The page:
Three U.S. lawmakers from New York on Thursday blasted federal fishing regulators for failing to provide adequate notice of the closure of the long-fin squid fishery July 9.
Greenport fisherman Mark Phillips said closure of the long-fin squid fishery with less than a day’s notice cost him $10,000, because he’d loaded up his trawler in preparation for several days at sea, and had to return once notice finally reached him Monday afternoon.
Democratic Sens. Charles Schumer and Kirsten Gillibrand and Rep. Tim Bishop (D-Southampton) called on the National Oceanic and Atmospheric Administration to revamp its notification system to include text messaging and email and increase outreach via radio and fishing industry publications.
NOAA spokeswoman Allison McHale said while weekly quota updates are posted on the agency’s website, “We realize that not all fishermen were aware of how close the ... squid quota was to being reached.”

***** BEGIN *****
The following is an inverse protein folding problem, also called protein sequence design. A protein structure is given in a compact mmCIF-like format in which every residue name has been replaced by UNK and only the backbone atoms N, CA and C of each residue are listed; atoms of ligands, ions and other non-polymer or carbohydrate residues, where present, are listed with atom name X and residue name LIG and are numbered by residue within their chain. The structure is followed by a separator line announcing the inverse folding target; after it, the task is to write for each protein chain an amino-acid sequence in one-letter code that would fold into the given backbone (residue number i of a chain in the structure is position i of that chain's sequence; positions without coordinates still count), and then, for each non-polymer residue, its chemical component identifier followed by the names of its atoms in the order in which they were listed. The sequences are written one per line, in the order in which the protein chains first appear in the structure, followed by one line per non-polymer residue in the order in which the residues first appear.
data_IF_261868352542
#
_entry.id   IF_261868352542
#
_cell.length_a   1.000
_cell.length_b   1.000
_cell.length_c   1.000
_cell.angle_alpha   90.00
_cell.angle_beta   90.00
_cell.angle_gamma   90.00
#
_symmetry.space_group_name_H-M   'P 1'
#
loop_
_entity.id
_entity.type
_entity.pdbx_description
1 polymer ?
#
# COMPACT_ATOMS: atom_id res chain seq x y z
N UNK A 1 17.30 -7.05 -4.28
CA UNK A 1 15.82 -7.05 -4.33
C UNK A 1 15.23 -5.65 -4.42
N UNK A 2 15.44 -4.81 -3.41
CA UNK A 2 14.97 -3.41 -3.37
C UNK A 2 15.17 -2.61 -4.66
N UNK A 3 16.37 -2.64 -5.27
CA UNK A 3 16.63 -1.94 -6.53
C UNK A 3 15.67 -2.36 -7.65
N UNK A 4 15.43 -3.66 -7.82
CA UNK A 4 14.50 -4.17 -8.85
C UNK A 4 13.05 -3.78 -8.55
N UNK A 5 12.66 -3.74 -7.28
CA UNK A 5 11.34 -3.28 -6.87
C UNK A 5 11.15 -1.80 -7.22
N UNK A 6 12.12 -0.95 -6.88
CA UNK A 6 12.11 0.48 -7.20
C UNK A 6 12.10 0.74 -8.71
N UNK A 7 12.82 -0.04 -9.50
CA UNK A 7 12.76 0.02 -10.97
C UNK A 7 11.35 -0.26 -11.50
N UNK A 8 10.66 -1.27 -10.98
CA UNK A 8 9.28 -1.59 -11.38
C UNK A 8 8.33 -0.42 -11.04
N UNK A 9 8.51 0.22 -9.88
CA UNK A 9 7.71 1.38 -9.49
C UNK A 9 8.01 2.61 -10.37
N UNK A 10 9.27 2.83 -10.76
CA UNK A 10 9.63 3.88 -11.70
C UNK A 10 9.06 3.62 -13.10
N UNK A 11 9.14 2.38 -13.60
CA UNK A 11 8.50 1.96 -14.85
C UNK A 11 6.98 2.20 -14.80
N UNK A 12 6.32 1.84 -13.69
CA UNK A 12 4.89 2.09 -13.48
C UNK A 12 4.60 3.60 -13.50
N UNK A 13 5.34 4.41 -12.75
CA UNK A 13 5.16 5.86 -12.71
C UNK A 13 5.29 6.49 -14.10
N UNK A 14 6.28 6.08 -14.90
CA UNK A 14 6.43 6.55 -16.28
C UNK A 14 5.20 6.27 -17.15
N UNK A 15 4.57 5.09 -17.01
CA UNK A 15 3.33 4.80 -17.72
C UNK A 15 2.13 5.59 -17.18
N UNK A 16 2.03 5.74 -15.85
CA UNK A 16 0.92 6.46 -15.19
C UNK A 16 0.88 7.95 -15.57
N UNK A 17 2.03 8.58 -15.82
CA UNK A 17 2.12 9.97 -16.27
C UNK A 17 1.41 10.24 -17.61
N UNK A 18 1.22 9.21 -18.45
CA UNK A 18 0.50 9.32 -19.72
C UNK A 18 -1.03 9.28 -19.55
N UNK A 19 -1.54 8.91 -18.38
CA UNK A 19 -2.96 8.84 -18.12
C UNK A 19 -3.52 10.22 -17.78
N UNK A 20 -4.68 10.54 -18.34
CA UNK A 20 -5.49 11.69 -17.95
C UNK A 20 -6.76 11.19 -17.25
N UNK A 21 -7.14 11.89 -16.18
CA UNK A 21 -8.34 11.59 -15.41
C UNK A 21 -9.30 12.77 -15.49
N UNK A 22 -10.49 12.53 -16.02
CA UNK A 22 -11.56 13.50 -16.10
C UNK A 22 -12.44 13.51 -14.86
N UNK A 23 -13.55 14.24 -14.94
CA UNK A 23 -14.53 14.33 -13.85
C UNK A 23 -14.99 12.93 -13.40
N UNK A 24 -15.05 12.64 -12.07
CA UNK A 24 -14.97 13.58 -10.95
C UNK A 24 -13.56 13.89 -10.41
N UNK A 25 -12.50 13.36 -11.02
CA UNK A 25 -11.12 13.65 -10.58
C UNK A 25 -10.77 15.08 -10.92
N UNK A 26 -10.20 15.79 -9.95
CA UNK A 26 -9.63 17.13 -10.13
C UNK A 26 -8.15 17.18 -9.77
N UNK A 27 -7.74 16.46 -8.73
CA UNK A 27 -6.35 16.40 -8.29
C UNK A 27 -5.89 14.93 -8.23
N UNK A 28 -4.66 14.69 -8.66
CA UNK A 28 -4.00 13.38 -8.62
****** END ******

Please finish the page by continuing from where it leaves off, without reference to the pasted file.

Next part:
Schumer said the notice was faxed to a “limited” group in the industry, not including fishermen. NOAA says it appeared on its website on July 6. McHale said that “depending on when fishermen received the information, they may not have had much advance notice.”
Bonnie Brady, executive director of the Long Island Commercial Fishing Association, noted that fishermen are required to give the National Marine Fisheries Service 72 hours’ advance notice of fishing trips so the agency can determine whether it will require a federal observer on board. “Shouldn’t we expect 72 hours’ notice from them when they close the fishery, when they expect it of us?” she said.
Photo: Sen. Charles Schumer raises the hand of Bonnie Brady, of the Montauk-based Long Island Commercial Fisherman's Association, during a news conference to announce an oversight hearing on fishing regulations that have been controversial in Long Island waters. (June 4, 2012)